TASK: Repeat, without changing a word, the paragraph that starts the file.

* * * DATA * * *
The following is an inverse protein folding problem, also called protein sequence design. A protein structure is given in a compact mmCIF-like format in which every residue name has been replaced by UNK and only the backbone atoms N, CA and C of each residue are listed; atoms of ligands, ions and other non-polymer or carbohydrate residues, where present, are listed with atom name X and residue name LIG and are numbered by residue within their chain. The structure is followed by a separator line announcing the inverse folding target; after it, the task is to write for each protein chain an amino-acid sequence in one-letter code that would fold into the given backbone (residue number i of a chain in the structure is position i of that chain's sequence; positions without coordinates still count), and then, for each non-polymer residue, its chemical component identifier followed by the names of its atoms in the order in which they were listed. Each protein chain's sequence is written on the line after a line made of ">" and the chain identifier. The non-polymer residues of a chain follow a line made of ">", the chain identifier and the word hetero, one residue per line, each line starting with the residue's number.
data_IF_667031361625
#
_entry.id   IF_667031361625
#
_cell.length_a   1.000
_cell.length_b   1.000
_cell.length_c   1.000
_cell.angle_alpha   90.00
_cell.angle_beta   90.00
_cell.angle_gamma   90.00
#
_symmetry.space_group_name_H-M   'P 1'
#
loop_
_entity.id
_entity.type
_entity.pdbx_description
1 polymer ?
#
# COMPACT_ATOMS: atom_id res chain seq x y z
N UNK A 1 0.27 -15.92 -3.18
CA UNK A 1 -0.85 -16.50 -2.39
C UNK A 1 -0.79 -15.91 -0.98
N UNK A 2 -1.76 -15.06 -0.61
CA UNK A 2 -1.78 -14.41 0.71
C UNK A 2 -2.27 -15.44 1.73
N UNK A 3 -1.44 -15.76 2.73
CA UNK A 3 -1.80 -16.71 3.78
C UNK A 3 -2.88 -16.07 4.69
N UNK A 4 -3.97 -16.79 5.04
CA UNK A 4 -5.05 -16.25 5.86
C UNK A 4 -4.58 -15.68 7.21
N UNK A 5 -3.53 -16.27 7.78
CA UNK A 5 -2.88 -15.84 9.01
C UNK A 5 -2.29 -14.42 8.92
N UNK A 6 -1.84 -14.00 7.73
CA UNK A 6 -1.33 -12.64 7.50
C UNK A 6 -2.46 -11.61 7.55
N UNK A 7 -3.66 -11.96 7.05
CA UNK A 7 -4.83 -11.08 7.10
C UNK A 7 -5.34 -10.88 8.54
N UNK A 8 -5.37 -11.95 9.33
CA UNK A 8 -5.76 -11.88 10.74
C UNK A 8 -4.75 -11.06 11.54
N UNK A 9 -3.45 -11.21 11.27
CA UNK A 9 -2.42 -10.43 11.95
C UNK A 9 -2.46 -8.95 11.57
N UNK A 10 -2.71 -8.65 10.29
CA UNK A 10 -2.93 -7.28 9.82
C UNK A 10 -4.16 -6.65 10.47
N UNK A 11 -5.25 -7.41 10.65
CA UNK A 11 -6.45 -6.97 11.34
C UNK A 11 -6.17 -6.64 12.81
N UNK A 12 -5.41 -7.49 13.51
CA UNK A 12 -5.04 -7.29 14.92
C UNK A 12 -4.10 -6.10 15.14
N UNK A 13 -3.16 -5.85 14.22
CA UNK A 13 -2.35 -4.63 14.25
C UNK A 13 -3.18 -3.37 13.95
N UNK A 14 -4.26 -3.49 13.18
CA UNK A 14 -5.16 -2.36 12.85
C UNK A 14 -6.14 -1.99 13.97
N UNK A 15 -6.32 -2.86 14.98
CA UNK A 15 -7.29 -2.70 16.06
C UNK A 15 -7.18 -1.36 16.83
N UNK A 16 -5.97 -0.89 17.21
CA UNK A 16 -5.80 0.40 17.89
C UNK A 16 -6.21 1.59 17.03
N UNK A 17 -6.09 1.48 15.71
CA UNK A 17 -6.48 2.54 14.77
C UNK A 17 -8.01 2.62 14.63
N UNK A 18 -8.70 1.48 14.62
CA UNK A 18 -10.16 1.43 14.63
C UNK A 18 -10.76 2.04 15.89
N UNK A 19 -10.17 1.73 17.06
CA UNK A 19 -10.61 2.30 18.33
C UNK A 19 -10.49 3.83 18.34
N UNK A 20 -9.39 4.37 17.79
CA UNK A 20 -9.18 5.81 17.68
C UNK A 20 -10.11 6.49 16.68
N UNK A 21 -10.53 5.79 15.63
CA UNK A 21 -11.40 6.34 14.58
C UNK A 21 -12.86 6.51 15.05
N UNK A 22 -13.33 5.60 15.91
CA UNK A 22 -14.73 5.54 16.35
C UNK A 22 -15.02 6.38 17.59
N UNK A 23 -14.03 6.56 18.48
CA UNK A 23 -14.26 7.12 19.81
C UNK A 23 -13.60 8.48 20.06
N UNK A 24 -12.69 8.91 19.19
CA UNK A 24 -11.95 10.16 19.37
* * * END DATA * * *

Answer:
The following is an inverse protein folding problem, also called protein sequence design. A protein structure is given in a compact mmCIF-like format in which every residue name has been replaced by UNK and only the backbone atoms N, CA and C of each residue are listed; atoms of ligands, ions and other non-polymer or carbohydrate residues, where present, are listed with atom name X and residue name LIG and are numbered by residue within their chain. The structure is followed by a separator line announcing the inverse folding target; after it, the task is to write for each protein chain an amino-acid sequence in one-letter code that would fold into the given backbone (residue number i of a chain in the structure is position i of that chain's sequence; positions without coordinates still count), and then, for each non-polymer residue, its chemical component identifier followed by the names of its atoms in the order in which they were listed. Each protein chain's sequence is written on the line after a line made of ">" and the chain identifier. The non-polymer residues of a chain follow a line made of ">", the chain identifier and the word hetero, one residue per line, each line starting with the residue's number.